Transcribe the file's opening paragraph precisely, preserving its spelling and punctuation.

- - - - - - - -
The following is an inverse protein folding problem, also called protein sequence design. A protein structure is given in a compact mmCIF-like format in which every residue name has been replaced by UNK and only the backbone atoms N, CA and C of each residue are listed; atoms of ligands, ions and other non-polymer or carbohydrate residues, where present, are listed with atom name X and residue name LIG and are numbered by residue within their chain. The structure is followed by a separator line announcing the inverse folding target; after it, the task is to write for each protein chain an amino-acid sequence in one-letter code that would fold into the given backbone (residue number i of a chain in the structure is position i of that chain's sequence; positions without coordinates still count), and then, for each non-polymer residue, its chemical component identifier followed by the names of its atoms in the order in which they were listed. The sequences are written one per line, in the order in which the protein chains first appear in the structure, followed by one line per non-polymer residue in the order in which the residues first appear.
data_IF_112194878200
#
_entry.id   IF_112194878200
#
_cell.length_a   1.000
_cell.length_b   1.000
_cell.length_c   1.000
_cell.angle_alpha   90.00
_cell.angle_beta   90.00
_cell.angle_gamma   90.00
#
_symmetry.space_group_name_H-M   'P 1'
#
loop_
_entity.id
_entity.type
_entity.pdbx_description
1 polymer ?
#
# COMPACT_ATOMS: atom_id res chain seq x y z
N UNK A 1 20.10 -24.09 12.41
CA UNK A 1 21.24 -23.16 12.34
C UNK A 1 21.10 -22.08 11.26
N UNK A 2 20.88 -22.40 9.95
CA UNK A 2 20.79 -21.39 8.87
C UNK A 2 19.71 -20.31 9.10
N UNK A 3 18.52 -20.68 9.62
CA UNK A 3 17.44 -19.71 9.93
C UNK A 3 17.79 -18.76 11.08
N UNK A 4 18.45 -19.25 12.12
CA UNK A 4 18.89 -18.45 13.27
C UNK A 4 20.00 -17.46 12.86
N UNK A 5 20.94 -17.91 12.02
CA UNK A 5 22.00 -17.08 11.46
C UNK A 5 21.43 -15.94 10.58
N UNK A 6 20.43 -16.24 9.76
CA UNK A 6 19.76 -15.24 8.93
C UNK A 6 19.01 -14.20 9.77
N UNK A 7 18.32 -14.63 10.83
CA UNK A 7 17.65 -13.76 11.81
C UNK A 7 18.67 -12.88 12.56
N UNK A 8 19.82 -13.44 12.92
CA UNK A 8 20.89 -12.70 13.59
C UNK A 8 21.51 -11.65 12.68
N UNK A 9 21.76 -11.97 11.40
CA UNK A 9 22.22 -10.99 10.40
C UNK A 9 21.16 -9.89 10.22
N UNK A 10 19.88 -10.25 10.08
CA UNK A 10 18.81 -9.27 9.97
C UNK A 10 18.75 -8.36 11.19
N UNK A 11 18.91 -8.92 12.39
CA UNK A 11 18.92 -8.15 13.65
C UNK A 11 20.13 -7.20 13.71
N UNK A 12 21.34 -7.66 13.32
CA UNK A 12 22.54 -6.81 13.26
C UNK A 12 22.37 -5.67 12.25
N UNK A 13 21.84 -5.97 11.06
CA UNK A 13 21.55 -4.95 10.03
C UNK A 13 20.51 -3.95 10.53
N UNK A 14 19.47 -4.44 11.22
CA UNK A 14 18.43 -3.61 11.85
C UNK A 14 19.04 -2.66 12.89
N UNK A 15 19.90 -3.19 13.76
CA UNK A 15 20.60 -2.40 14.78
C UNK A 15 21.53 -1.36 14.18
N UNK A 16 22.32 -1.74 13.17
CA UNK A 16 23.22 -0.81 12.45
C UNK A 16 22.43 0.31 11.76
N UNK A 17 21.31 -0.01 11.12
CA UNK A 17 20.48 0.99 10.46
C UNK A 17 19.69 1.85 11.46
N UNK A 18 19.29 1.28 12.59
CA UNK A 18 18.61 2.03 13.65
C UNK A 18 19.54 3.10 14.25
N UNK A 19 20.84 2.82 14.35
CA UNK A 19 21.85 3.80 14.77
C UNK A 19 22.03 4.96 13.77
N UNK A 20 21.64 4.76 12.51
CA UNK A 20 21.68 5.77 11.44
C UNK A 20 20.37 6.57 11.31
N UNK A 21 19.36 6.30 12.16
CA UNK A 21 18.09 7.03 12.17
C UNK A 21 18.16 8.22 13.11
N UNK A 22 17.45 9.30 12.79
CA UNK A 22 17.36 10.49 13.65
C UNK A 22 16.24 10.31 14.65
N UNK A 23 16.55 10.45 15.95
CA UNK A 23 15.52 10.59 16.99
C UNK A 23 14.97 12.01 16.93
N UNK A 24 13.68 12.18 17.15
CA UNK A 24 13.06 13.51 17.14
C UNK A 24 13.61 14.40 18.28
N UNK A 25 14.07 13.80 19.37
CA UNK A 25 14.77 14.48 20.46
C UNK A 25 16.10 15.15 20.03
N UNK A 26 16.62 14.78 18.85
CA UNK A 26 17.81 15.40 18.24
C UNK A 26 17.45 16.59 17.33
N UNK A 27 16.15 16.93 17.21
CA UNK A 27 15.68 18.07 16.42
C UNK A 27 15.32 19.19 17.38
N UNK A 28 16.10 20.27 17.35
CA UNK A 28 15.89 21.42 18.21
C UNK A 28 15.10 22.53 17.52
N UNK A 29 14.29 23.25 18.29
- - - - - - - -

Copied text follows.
The following is an inverse protein folding problem, also called protein sequence design. A protein structure is given in a compact mmCIF-like format in which every residue name has been replaced by UNK and only the backbone atoms N, CA and C of each residue are listed; atoms of ligands, ions and other non-polymer or carbohydrate residues, where present, are listed with atom name X and residue name LIG and are numbered by residue within their chain. The structure is followed by a separator line announcing the inverse folding target; after it, the task is to write for each protein chain an amino-acid sequence in one-letter code that would fold into the given backbone (residue number i of a chain in the structure is position i of that chain's sequence; positions without coordinates still count), and then, for each non-polymer residue, its chemical component identifier followed by the names of its atoms in the order in which they were listed. The sequences are written one per line, in the order in which the protein chains first appear in the structure, followed by one line per non-polymer residue in the order in which the residues first appear.